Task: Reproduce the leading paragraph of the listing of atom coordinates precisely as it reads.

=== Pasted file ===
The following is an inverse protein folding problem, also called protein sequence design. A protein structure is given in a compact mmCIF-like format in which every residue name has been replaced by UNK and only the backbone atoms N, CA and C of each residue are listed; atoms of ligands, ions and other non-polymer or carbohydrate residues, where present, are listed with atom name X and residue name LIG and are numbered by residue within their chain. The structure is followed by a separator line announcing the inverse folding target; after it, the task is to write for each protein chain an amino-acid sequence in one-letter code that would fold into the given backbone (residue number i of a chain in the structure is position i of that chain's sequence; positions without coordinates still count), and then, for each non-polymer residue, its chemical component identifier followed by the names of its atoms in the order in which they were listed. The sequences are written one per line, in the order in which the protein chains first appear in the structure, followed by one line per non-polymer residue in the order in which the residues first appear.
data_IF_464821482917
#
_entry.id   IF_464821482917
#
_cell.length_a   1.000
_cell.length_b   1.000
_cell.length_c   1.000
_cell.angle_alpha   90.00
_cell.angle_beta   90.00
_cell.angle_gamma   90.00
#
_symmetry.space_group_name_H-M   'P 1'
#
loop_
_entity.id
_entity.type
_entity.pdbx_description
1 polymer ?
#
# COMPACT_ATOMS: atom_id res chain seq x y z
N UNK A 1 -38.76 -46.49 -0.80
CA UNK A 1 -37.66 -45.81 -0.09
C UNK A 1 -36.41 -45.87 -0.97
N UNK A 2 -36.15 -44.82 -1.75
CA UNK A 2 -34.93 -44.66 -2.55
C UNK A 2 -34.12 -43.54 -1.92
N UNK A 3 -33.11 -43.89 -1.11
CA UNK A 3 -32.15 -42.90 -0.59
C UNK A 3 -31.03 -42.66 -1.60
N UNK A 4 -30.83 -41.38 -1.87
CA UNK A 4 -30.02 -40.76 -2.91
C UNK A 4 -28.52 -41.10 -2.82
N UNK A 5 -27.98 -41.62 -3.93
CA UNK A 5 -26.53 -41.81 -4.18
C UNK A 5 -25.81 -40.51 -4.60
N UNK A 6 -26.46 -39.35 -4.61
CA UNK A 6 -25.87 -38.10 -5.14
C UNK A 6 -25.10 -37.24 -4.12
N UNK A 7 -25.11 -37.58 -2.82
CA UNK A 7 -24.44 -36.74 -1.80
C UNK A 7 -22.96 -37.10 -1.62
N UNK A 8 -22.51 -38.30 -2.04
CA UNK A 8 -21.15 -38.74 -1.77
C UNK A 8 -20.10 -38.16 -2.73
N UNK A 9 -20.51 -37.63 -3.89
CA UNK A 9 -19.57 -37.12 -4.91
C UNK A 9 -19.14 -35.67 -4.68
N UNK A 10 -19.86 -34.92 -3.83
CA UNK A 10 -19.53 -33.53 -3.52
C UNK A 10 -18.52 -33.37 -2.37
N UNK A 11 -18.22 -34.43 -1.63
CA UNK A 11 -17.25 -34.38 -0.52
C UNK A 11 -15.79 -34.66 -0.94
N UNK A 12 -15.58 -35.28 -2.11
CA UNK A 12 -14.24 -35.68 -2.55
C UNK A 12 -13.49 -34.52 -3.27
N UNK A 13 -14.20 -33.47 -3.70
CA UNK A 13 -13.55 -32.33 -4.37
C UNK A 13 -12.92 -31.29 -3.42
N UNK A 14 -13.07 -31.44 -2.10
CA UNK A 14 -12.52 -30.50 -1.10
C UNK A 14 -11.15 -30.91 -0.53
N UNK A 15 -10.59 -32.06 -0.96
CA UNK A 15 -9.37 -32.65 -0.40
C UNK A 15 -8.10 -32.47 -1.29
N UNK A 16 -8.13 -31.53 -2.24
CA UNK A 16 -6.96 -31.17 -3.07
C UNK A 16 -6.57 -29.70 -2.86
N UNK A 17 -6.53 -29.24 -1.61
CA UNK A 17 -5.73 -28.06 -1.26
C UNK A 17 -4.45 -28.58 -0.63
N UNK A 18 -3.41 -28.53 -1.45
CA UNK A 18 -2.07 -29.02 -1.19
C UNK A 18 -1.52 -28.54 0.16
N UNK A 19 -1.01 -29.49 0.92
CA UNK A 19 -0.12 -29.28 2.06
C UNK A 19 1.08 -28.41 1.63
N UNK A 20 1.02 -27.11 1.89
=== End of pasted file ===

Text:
The following is an inverse protein folding problem, also called protein sequence design. A protein structure is given in a compact mmCIF-like format in which every residue name has been replaced by UNK and only the backbone atoms N, CA and C of each residue are listed; atoms of ligands, ions and other non-polymer or carbohydrate residues, where present, are listed with atom name X and residue name LIG and are numbered by residue within their chain. The structure is followed by a separator line announcing the inverse folding target; after it, the task is to write for each protein chain an amino-acid sequence in one-letter code that would fold into the given backbone (residue number i of a chain in the structure is position i of that chain's sequence; positions without coordinates still count), and then, for each non-polymer residue, its chemical component identifier followed by the names of its atoms in the order in which they were listed. The sequences are written one per line, in the order in which the protein chains first appear in the structure, followed by one line per non-polymer residue in the order in which the residues first appear.